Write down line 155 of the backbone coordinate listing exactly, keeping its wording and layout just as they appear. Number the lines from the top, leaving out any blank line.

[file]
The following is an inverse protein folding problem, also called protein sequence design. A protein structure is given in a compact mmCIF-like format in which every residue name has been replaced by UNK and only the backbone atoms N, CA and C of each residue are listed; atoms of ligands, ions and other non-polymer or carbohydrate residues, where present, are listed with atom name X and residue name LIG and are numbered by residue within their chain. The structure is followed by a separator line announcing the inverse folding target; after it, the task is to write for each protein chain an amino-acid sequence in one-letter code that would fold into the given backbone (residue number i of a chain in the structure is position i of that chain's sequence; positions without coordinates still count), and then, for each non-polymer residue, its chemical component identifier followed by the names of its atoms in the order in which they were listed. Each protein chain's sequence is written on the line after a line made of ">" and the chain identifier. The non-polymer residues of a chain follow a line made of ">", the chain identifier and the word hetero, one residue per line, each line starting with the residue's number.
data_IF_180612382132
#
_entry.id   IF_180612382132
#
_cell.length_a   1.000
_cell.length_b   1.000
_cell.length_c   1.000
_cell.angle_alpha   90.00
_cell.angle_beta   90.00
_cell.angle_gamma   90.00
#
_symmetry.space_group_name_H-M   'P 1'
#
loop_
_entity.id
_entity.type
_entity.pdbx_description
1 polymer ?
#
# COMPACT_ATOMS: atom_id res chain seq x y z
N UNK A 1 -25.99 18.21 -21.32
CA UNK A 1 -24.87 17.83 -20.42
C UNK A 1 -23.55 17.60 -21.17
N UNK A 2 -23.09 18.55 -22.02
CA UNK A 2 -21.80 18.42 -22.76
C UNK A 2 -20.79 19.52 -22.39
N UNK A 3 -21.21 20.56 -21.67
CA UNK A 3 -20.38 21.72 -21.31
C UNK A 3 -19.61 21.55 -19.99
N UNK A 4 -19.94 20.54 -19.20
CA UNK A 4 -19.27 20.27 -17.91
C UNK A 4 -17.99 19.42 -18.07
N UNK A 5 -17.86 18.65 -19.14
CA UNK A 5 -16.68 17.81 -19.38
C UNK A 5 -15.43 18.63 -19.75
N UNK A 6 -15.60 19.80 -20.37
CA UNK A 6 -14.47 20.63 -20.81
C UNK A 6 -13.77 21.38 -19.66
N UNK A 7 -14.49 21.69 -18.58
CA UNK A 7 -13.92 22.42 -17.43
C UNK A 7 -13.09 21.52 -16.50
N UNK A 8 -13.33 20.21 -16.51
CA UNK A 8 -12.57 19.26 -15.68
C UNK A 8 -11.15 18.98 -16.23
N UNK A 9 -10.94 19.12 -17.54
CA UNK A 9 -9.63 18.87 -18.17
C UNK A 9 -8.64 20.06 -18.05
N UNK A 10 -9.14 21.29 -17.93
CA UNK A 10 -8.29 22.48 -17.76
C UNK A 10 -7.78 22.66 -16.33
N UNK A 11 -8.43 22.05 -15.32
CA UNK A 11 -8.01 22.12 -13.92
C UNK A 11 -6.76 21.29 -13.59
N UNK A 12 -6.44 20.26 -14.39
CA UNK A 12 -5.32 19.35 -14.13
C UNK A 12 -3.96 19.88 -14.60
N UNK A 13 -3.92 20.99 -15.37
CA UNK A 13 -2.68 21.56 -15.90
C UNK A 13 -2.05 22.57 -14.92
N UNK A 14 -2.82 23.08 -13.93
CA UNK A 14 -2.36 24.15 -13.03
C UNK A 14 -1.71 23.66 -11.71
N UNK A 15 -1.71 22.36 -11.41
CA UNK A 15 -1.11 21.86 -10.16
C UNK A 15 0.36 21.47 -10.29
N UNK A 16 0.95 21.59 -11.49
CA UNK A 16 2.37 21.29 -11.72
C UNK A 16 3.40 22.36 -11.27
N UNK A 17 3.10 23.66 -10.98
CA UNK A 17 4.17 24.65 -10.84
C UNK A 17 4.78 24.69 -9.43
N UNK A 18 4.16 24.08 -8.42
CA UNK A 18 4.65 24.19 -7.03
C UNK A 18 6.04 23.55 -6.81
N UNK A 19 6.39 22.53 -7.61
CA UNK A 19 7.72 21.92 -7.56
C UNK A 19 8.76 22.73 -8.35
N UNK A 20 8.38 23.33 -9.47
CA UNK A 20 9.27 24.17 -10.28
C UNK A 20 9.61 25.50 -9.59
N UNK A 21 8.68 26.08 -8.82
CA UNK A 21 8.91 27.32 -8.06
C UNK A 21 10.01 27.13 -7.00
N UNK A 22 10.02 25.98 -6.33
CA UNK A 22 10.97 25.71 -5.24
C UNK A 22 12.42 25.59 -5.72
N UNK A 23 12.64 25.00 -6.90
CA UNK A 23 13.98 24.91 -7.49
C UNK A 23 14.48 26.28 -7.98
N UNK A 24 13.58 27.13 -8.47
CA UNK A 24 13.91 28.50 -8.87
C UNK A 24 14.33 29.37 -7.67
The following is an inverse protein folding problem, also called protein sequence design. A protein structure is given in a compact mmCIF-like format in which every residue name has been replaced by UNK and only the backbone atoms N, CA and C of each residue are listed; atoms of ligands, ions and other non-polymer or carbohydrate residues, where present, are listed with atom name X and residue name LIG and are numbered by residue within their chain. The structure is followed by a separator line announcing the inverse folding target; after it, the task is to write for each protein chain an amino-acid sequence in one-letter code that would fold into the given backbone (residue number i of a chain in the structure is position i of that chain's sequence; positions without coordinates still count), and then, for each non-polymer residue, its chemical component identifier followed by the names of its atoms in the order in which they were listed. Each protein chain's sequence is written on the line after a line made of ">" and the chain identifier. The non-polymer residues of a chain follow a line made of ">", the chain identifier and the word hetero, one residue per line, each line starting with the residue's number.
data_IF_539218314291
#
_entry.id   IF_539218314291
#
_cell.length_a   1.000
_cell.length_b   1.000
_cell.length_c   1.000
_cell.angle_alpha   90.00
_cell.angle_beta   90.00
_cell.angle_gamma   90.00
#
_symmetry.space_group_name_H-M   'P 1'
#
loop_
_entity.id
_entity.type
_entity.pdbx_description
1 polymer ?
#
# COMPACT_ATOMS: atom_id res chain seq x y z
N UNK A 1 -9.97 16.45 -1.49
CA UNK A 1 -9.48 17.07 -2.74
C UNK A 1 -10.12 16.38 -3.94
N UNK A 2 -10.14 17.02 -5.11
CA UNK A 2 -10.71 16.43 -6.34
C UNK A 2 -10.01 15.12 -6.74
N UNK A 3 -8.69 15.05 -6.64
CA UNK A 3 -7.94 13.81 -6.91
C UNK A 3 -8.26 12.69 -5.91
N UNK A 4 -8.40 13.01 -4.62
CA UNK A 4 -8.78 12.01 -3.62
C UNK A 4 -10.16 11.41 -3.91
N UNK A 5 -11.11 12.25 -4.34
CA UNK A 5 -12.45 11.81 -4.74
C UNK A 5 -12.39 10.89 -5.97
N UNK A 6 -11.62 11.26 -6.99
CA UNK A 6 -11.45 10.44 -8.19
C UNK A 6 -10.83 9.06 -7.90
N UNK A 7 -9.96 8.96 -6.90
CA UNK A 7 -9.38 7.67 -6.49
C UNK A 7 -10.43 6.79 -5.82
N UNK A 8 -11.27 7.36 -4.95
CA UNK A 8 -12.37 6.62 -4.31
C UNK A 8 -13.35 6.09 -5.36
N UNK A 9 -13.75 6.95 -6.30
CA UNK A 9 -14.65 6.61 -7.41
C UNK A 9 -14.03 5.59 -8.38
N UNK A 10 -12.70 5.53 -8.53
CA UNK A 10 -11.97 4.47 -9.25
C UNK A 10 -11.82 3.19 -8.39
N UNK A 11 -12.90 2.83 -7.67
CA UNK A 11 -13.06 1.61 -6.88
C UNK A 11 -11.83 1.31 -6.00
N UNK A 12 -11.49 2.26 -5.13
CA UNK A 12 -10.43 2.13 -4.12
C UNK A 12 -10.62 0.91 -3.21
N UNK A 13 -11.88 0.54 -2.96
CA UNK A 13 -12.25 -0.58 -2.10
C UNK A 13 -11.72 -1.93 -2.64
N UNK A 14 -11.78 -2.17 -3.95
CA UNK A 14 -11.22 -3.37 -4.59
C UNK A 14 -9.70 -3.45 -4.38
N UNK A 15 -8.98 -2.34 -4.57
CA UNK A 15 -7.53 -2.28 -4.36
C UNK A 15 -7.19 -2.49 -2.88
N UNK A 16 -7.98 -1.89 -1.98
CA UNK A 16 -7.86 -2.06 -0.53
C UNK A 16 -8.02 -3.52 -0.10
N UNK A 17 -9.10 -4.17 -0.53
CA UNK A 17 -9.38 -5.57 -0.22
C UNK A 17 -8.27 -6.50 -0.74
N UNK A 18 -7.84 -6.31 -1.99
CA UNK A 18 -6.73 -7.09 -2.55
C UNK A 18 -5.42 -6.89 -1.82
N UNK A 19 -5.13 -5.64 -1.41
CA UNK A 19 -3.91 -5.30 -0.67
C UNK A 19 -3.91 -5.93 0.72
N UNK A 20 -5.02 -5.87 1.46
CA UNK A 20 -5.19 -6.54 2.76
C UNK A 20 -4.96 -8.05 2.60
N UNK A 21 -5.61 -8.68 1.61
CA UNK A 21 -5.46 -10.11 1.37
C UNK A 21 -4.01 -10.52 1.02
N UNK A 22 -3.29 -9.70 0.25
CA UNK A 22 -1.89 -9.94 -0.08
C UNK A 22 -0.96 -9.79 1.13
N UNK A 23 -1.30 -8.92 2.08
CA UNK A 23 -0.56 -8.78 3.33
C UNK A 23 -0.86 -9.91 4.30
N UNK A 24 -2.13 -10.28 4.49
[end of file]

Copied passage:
CA UNK A 14 -11.22 -3.37 -4.59